The LiederNet Archive
WARNING. Not all the material on this website is in the public domain.
It is illegal to copy and distribute our copyright-protected material without permission.
For more information, contact us at the following address:
licenses (AT) lieder (DOT) net

The wind among the reeds

Word count: 225

Song Cycle by Richard Roderick-Jones (b. 1947)

Show the texts alone (bare mode).

?. He reproves the curlew [ sung text not yet checked against a primary source]

Language: English

Translation(s): FRE ITA

List of language codes

Authorship


See other settings of this text.

Available translations, adaptations or excerpts, and transliterations (if applicable):

  • FRE French (Français) (Pierre Mathé) , copyright © 2018, (re)printed on this website with kind permission
  • ITA Italian (Italiano) (Ferdinando Albeggiani) , "O chiurlo, più non gridare all'aria", copyright © 2013, (re)printed on this website with kind permission


O, curlew, cry no more in the air, 
Or only to the waters in the West; 
Because your crying brings to my mind 
Passion-dimmed eyes and long heavy hair 
That was shaken out over my breast: 
There is enough evil in the crying of wind.


First published in Savoy, November 1896, as one of Windlestraws, revised 1899 and 1906

Submitted by David K. Smythe

?. The valley of the black pig

Language: English

Authorship


Go to the single-text view


The dew drops slowly and dreams gather
 . . . . . . . . . .

[--- The rest of this text is not
currently in the database but will be
added as soon as we obtain it. ---]

First published in Savoy, April 1896 as one of "Two Poems Concerning Peasant Visionaries"

?. The everlasting voices [ sung text not yet checked against a primary source]

Language: English

Authorship


See other settings of this text.


O sweet everlasting Voices, be still;
Go to the guards of the heavenly fold
And bid them wander obeying your will,
Flame under flame, till Time be no more;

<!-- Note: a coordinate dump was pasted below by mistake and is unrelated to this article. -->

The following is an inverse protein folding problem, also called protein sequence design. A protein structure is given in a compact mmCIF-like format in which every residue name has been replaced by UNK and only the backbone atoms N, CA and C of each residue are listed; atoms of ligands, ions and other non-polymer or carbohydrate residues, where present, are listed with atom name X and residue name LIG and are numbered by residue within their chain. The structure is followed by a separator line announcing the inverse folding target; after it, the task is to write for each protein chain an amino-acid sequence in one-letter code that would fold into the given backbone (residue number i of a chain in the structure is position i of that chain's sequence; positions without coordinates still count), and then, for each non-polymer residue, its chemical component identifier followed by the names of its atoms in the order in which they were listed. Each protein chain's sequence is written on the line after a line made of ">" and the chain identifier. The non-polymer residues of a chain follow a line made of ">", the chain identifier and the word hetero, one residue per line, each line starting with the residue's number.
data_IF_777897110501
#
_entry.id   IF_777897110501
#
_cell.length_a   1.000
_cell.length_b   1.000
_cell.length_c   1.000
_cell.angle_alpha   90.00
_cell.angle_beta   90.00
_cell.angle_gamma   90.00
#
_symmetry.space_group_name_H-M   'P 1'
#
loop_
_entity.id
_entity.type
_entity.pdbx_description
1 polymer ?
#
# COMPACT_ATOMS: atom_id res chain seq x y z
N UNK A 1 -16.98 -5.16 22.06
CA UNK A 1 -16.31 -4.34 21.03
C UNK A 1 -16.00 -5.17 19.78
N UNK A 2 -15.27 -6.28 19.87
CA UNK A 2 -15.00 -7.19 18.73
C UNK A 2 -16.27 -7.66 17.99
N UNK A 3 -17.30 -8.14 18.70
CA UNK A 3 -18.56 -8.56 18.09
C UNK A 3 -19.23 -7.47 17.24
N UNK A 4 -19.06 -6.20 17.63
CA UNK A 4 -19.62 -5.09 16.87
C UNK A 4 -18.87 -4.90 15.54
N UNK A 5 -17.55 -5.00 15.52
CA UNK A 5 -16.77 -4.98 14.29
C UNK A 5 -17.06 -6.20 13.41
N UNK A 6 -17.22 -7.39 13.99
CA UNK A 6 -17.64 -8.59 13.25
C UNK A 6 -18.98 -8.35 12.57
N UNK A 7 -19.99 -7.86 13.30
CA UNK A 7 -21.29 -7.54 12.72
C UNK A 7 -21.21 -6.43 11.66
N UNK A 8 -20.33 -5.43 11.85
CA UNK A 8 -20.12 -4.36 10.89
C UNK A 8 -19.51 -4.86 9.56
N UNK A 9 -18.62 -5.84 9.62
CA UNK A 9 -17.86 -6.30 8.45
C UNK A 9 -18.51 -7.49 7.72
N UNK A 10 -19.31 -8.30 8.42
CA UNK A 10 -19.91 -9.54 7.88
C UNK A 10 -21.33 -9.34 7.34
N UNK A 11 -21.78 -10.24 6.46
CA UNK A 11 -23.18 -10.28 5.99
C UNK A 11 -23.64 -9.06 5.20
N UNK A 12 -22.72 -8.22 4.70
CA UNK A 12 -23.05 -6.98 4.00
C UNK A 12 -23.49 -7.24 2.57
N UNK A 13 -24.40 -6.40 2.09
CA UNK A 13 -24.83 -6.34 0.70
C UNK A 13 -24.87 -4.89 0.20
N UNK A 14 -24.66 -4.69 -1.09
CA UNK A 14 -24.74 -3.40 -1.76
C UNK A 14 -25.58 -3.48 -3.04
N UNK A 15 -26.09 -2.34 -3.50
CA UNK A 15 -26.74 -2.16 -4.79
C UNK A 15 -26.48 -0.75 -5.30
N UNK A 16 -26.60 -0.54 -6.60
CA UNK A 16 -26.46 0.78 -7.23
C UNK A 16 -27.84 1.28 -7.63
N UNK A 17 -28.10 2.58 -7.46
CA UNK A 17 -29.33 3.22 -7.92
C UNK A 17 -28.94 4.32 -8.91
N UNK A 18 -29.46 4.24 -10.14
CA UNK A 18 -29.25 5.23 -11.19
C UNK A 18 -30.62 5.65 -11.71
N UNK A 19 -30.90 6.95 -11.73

Have you not heard that our hearts are old,
That you call in birds, in wind on the hill,
In shaken boughs, in tide on the shore?
O sweet everlasting Voices, be still.


First published in New Review (January 1896), revised 1899

Submitted by David K. Smythe

?. He wishes for the cloths of heaven [ sung text not yet checked against a primary source]

Language: English

Translation(s): FRE GER HUN

List of language codes

Authorship


See other settings of this text.

Available translations, adaptations or excerpts, and transliterations (if applicable):

  • FRE French (Français) (Pierre Mathé) , copyright © 2015, (re)printed on this website with kind permission
  • HUN Hungarian (Magyar) (Tamás Rédey) , copyright © 2015, (re)printed on this website with kind permission


Had I the [heavens']1 embroidered cloths
Enwrought with golden and silver light
The blue and the dim and the dark cloths
Of night and light and the half-light,

I would spread the cloths under your feet:
But I, being poor, have only my dreams;
I have spread my dreams under your feet;
Tread softly because you tread on my dreams.


View original text (without footnotes)
Original title is "Aedh wishes for the cloths of heaven"; revised 1906; re-titled "He wishes for the cloths of heaven".

Confirmed with W. B. Yeats, Later Poems, Macmillan and Co., London, 1926, page 45.

1 Gurney: "Heaven's"

Submitted by Emily Ezust [Administrator]

?. To his heart, bidding it have no fear [ sung text not yet checked against a primary source]

Language: English

Translation(s): ITA

List of language codes

Authorship


See other settings of this text.

Available translations, adaptations or excerpts, and transliterations (if applicable):

  • ITA Italian (Italiano) (Ferdinando Albeggiani) , "Al suo cuore, esortandolo a non temere", copyright © 2013, (re)printed on this website with kind permission


Be you still, be you still, trembling heart;
Remember the wisdom out of the old days:
Him who trembles before the flame and the flood,
And the winds that blow through the starry ways,
Let the starry winds and the flame and the flood
Cover over and hide, for he has no part
With the proud, majestical multitude.


Note: first published in Savoy, November 1896 as one of "Windlestraws", revised 1899 and 1922, renamed "To his heart, bidding it have no fear"

Submitted by Emily Ezust [Administrator]

Gentle Reminder
This website began in 1995 as a personal project, and I have been working on it full-time without a salary since 2008. Our research has never had any government or institutional funding, so if you found the information here useful, please consider making a donation. Your gift is greatly appreciated.
     - Emily Ezust

Browse imslp.org (Petrucci Music Library) for Lieder or choral works